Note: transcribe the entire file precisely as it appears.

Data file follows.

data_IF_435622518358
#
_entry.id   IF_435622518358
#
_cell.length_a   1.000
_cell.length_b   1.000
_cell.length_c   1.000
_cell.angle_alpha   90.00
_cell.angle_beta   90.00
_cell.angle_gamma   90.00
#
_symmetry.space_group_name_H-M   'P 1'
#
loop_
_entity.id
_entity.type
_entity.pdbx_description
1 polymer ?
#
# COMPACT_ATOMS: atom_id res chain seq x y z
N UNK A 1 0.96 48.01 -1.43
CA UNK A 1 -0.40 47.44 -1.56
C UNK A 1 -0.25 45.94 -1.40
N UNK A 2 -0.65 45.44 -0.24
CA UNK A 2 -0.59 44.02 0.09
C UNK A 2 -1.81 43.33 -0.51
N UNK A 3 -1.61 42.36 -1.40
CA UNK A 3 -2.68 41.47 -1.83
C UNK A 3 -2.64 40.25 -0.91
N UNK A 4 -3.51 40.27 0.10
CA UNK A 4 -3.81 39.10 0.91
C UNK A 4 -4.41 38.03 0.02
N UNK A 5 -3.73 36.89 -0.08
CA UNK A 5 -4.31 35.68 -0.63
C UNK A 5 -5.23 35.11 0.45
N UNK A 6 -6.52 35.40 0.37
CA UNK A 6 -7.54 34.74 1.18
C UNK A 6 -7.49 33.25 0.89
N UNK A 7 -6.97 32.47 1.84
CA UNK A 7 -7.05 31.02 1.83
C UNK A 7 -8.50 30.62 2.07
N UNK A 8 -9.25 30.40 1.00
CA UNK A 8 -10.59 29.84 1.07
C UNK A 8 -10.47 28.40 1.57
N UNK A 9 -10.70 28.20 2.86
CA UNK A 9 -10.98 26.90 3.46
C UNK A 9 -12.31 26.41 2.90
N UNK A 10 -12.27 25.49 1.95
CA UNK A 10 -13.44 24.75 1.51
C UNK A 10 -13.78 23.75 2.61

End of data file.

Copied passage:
data_IF_435622518358
#
_entry.id   IF_435622518358
#
_cell.length_a   1.000
_cell.length_b   1.000
_cell.length_c   1.000
_cell.angle_alpha   90.00
_cell.angle_beta   90.00
_cell.angle_gamma   90.00
#
_symmetry.space_group_name_H-M   'P 1'
#
loop_
_entity.id
_entity.type
_entity.pdbx_description
1 polymer ?
#
# COMPACT_ATOMS: atom_id res chain seq x y z
N UNK A 1 0.96 48.01 -1.43
CA UNK A 1 -0.40 47.44 -1.56
C UNK A 1 -0.25 45.94 -1.40
N UNK A 2 -0.65 45.44 -0.24
CA UNK A 2 -0.59 44.02 0.09
C UNK A 2 -1.81 43.33 -0.51
N UNK A 3 -1.61 42.36 -1.40
CA UNK A 3 -2.68 41.47 -1.83
C UNK A 3 -2.64 40.25 -0.91
N UNK A 4 -3.51 40.27 0.10
CA UNK A 4 -3.81 39.10 0.91
C UNK A 4 -4.41 38.03 0.02
N UNK A 5 -3.73 36.89 -0.08
CA UNK A 5 -4.31 35.68 -0.63
C UNK A 5 -5.23 35.11 0.45
N UNK A 6 -6.52 35.40 0.37
CA UNK A 6 -7.54 34.74 1.18
C UNK A 6 -7.49 33.25 0.89
N UNK A 7 -6.97 32.47 1.84
CA UNK A 7 -7.05 31.02 1.83
C UNK A 7 -8.50 30.62 2.07
N UNK A 8 -9.25 30.40 1.00
CA UNK A 8 -10.59 29.84 1.07
C UNK A 8 -10.47 28.40 1.57
N UNK A 9 -10.70 28.20 2.86
CA UNK A 9 -10.98 26.90 3.46
C UNK A 9 -12.31 26.41 2.90
N UNK A 10 -12.27 25.49 1.95
CA UNK A 10 -13.44 24.75 1.51
C UNK A 10 -13.78 23.75 2.61